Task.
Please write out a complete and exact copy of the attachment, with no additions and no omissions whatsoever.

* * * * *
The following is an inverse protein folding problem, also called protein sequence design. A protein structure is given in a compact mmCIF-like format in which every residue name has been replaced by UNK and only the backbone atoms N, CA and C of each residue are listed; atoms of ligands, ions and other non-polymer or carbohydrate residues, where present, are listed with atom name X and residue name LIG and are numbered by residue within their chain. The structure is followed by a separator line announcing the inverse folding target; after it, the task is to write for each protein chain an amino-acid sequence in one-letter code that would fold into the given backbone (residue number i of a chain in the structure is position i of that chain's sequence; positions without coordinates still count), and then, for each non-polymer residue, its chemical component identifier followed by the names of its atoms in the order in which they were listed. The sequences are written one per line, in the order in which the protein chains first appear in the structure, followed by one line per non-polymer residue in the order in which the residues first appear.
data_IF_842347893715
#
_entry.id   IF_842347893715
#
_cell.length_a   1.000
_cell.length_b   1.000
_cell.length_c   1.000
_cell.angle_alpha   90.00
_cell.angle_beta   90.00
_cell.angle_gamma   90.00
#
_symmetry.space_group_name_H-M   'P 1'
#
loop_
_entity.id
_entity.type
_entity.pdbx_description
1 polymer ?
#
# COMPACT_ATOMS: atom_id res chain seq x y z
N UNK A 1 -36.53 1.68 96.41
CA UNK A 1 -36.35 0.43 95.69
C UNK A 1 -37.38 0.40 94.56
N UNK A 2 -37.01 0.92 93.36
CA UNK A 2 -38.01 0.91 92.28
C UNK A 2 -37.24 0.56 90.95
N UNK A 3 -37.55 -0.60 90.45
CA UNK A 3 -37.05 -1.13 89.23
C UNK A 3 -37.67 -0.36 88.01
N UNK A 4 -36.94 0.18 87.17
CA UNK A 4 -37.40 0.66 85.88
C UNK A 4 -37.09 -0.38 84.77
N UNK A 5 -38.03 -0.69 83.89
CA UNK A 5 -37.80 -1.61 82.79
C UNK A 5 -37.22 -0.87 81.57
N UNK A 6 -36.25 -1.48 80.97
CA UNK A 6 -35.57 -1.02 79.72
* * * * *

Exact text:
The following is an inverse protein folding problem, also called protein sequence design. A protein structure is given in a compact mmCIF-like format in which every residue name has been replaced by UNK and only the backbone atoms N, CA and C of each residue are listed; atoms of ligands, ions and other non-polymer or carbohydrate residues, where present, are listed with atom name X and residue name LIG and are numbered by residue within their chain. The structure is followed by a separator line announcing the inverse folding target; after it, the task is to write for each protein chain an amino-acid sequence in one-letter code that would fold into the given backbone (residue number i of a chain in the structure is position i of that chain's sequence; positions without coordinates still count), and then, for each non-polymer residue, its chemical component identifier followed by the names of its atoms in the order in which they were listed. The sequences are written one per line, in the order in which the protein chains first appear in the structure, followed by one line per non-polymer residue in the order in which the residues first appear.
data_IF_842347893715
#
_entry.id   IF_842347893715
#
_cell.length_a   1.000
_cell.length_b   1.000
_cell.length_c   1.000
_cell.angle_alpha   90.00
_cell.angle_beta   90.00
_cell.angle_gamma   90.00
#
_symmetry.space_group_name_H-M   'P 1'
#
loop_
_entity.id
_entity.type
_entity.pdbx_description
1 polymer ?
#
# COMPACT_ATOMS: atom_id res chain seq x y z
N UNK A 1 -36.53 1.68 96.41
CA UNK A 1 -36.35 0.43 95.69
C UNK A 1 -37.38 0.40 94.56
N UNK A 2 -37.01 0.92 93.36
CA UNK A 2 -38.01 0.91 92.28
C UNK A 2 -37.24 0.56 90.95
N UNK A 3 -37.55 -0.60 90.45
CA UNK A 3 -37.05 -1.13 89.23
C UNK A 3 -37.67 -0.36 88.01
N UNK A 4 -36.94 0.18 87.17
CA UNK A 4 -37.40 0.66 85.88
C UNK A 4 -37.09 -0.38 84.77
N UNK A 5 -38.03 -0.69 83.89
CA UNK A 5 -37.80 -1.61 82.79
C UNK A 5 -37.22 -0.87 81.57
N UNK A 6 -36.25 -1.48 80.97
CA UNK A 6 -35.57 -1.02 79.72